Frequently Asked Questions

Due to the current global situation, all in-person classes are cancelled until further notice.

Please get in touch if you would like more information about online classes that are currently available.

How do I start?

You can book straight on to your first class by calling Lisa on 07952 489027 or email [email protected]. If you have more questions, or would like to discuss any concerns or health issues you have that might affect you doing Pilates, please don’t hesitate to get in touch.

What should I wear?

Any comfortable, loose clothing, such as a T-shirt with leggings or tracksuit bottoms, or else shorts of a respectable length. Clothing such as skirts, jeans or tight trousers are too restrictive and not recommended for Pilates. Pilates is ideally performed in bare feet (or with thin socks) so you can wear whatever shoes you choose to come to class.

How long is a session?

Classes and private sessions last 60 minutes, unless stated otherwise on the timetable.

How big are the classes?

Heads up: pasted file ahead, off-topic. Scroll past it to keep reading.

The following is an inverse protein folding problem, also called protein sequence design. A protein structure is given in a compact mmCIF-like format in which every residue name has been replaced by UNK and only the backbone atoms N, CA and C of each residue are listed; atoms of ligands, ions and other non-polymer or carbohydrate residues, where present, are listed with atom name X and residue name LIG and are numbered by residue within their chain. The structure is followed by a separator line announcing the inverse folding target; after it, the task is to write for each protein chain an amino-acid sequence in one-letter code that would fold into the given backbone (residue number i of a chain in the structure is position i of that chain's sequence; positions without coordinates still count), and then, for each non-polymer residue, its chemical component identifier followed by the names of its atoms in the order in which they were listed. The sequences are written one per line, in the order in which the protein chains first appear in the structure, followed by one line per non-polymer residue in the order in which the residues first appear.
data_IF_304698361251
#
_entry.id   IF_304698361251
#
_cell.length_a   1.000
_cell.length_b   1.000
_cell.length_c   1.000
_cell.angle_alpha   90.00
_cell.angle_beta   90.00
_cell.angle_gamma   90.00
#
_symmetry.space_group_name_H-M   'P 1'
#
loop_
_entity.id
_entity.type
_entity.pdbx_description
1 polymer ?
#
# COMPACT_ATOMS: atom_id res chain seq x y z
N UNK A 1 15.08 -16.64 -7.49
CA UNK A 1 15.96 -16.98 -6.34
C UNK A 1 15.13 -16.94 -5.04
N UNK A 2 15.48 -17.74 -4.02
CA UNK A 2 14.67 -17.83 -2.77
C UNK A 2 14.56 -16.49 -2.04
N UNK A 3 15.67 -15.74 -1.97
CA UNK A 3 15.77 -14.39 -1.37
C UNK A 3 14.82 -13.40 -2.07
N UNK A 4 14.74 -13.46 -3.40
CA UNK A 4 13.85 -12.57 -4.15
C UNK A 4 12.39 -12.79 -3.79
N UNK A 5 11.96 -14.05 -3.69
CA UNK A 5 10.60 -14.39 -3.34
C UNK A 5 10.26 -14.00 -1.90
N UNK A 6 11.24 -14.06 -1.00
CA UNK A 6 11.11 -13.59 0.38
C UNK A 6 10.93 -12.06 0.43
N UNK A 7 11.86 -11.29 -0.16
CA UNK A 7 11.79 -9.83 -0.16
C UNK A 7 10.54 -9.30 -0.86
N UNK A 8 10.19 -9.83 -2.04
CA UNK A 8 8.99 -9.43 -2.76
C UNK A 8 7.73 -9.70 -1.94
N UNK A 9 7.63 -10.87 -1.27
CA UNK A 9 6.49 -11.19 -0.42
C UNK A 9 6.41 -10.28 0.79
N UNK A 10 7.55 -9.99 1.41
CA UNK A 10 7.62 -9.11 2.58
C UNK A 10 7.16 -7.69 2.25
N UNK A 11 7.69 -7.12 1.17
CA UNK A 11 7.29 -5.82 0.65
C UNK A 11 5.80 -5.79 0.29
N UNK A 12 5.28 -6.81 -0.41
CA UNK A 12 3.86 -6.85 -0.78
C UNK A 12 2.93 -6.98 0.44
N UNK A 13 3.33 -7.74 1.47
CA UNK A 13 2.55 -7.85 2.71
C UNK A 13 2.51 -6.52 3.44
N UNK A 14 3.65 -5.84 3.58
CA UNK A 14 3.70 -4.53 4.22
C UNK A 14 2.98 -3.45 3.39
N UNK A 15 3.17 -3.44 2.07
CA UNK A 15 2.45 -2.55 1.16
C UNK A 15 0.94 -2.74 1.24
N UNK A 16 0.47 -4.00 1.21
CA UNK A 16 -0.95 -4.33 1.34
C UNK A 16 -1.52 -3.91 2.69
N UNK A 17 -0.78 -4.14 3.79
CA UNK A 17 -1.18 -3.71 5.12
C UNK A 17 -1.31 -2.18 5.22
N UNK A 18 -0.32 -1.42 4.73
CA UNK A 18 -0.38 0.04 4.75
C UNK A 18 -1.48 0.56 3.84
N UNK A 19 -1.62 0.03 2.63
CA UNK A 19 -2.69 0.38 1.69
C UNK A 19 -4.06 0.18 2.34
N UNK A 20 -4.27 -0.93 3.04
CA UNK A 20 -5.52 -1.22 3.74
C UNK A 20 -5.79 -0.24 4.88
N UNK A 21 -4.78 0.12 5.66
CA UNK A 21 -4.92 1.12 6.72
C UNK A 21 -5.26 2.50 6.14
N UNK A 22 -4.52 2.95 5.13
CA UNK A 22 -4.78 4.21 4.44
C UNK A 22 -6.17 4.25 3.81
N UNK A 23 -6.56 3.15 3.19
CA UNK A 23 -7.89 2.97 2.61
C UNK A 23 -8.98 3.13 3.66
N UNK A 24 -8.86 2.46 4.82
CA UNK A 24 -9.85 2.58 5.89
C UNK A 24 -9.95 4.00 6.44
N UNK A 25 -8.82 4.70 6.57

Class size is dependent on the venue, but a maximum of 16 participants is in place.

How often should I come?

People do Pilates anywhere from once a week to once a day, but twice a week is common and what we suggest for most people. Even if you just take just one session a week, you should try to do at least a few minutes of Pilates – whether at home or work – on a daily basis. I can give you handouts to support your private practice.

When can I expect to see results?

‘In ten sessions’, suggested Joseph Pilates himself, ‘you will feel the difference; in 20 you will see the difference; and in 30 you will have a whole new body’. Most people do start to feel a difference after 10 sessions, getting the sense, for example, that they are walking taller and moving in a looser, suppler way. The longer they persist, the more they will tend to see and feel the shape of their body slowly change.

Is Pilates mainly for women?

Far from it. Pilates, after all, was invented by a man, Joseph Pilates, originally for his own benefit – and was only later adapted for women. Men, what’s more, tend to be less flexible than women, and so need Pilates even more. There are countless male celebrity devotees of Pilates, from Hugh Grant to Martin Amis, John Cleese, Ian McKellen, David Beckham and an ever-growing number of famous footballers, rugby players, cricketers and other professional athletes.